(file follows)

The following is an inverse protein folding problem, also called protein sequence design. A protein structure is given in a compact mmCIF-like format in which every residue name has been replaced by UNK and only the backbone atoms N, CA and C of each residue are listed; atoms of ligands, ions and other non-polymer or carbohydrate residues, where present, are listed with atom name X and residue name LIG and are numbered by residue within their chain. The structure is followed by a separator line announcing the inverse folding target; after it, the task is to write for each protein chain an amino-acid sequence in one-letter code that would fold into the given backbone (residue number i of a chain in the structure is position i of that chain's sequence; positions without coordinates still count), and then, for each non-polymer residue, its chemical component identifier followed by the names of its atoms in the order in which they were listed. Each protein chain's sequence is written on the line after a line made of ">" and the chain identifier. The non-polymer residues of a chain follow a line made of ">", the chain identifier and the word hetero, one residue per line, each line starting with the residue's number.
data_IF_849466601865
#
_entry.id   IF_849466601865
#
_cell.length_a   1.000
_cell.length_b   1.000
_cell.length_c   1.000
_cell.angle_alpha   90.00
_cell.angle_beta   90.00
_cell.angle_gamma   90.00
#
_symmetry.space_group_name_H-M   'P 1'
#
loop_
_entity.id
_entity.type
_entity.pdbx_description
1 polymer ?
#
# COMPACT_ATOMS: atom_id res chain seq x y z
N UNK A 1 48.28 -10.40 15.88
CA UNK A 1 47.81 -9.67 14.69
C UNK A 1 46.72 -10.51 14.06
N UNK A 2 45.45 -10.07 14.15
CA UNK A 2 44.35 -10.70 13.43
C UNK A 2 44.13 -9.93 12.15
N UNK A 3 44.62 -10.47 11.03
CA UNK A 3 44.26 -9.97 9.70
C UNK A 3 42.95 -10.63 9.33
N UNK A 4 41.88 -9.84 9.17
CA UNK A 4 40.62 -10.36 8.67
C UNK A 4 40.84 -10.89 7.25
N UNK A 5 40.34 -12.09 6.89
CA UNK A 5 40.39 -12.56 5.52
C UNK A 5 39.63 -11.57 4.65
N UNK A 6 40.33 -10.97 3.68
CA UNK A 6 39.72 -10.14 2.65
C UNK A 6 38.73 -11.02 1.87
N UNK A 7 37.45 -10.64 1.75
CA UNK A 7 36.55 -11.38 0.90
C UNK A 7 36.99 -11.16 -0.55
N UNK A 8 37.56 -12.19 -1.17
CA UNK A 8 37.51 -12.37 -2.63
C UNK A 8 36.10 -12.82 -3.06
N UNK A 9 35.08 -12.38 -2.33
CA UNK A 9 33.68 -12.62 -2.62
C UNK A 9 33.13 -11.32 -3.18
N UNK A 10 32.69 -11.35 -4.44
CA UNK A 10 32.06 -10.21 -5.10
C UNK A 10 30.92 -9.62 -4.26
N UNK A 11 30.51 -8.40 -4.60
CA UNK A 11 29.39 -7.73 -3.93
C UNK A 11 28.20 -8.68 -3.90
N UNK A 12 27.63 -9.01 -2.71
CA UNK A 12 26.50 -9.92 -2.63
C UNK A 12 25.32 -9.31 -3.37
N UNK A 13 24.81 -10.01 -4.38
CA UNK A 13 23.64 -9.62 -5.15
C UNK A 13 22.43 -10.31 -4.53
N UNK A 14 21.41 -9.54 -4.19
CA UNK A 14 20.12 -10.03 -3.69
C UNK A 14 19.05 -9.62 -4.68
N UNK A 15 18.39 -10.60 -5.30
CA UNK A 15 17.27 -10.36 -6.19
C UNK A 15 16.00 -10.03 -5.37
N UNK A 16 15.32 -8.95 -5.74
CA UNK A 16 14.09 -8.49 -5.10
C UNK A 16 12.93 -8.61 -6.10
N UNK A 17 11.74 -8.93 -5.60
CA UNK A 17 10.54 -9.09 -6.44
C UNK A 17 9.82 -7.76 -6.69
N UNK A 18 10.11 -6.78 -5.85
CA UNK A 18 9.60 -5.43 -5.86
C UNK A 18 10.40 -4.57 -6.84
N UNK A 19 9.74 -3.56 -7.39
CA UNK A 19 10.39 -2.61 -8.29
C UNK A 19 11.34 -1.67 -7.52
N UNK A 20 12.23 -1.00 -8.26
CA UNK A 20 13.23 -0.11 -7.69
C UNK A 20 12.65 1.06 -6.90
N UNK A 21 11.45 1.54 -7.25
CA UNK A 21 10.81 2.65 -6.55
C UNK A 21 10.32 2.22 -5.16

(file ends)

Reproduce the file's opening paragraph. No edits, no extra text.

The following is an inverse protein folding problem, also called protein sequence design. A protein structure is given in a compact mmCIF-like format in which every residue name has been replaced by UNK and only the backbone atoms N, CA and C of each residue are listed; atoms of ligands, ions and other non-polymer or carbohydrate residues, where present, are listed with atom name X and residue name LIG and are numbered by residue within their chain. The structure is followed by a separator line announcing the inverse folding target; after it, the task is to write for each protein chain an amino-acid sequence in one-letter code that would fold into the given backbone (residue number i of a chain in the structure is position i of that chain's sequence; positions without coordinates still count), and then, for each non-polymer residue, its chemical component identifier followed by the names of its atoms in the order in which they were listed. Each protein chain's sequence is written on the line after a line made of ">" and the chain identifier. The non-polymer residues of a chain follow a line made of ">", the chain identifier and the word hetero, one residue per line, each line starting with the residue's number.